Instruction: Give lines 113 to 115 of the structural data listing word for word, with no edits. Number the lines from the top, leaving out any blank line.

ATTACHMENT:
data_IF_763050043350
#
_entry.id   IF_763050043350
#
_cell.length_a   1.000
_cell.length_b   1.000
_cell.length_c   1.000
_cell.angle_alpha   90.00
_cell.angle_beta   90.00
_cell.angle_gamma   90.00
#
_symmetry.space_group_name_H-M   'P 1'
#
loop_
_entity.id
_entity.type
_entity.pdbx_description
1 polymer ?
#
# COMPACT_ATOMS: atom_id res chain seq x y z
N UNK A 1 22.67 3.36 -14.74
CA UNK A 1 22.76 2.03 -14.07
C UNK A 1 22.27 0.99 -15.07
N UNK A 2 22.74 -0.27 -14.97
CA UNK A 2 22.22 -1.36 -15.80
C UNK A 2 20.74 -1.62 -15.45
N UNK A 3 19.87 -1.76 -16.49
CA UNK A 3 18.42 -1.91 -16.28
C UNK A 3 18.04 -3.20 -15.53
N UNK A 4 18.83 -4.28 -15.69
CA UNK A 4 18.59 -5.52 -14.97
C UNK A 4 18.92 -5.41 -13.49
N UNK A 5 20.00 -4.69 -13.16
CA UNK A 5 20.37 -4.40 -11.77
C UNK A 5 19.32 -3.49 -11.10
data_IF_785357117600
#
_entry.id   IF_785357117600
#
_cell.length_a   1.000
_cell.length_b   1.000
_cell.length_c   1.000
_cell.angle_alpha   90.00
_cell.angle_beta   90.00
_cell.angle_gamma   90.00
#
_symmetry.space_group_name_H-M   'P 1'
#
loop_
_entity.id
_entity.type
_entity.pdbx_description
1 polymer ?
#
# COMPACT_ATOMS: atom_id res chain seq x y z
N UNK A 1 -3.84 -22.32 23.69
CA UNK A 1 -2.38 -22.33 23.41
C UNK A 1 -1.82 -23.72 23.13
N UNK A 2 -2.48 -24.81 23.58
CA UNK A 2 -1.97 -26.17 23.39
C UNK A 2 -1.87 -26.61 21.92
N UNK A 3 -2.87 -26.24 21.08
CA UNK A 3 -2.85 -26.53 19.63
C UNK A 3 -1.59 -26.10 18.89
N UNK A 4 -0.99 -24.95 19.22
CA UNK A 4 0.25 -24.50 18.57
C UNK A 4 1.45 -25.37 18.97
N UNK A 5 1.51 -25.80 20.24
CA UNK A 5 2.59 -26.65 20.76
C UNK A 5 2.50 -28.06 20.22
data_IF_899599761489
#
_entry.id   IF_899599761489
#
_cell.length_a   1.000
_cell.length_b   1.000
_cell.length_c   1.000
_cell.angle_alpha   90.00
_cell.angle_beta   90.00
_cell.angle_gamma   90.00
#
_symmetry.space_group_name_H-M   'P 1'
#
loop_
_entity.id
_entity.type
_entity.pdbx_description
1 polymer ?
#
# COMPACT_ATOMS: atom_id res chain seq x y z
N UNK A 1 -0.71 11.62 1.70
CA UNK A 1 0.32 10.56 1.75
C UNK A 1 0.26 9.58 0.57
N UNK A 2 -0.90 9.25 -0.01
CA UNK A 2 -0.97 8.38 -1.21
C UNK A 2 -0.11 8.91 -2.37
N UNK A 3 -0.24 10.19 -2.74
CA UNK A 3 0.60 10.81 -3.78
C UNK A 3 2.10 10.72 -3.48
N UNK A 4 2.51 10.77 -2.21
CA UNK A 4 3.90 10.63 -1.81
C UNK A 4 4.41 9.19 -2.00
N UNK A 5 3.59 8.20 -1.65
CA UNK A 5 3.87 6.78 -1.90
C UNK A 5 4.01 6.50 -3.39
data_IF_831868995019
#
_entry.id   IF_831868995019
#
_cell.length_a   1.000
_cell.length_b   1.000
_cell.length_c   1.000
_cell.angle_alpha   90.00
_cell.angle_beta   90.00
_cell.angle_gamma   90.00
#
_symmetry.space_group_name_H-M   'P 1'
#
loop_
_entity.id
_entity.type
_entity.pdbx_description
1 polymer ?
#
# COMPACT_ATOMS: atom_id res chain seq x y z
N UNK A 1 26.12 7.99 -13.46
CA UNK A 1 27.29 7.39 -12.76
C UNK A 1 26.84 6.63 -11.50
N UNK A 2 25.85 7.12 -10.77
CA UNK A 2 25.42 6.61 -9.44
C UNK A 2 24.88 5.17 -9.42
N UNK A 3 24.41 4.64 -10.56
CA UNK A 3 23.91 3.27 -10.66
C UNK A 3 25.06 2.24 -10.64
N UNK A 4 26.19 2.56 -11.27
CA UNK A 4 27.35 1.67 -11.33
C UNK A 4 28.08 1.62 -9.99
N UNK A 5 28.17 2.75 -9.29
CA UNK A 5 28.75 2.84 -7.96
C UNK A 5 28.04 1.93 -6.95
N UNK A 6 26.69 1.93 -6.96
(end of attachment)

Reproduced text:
_cell.angle_alpha   90.00
_cell.angle_beta   90.00
_cell.angle_gamma   90.00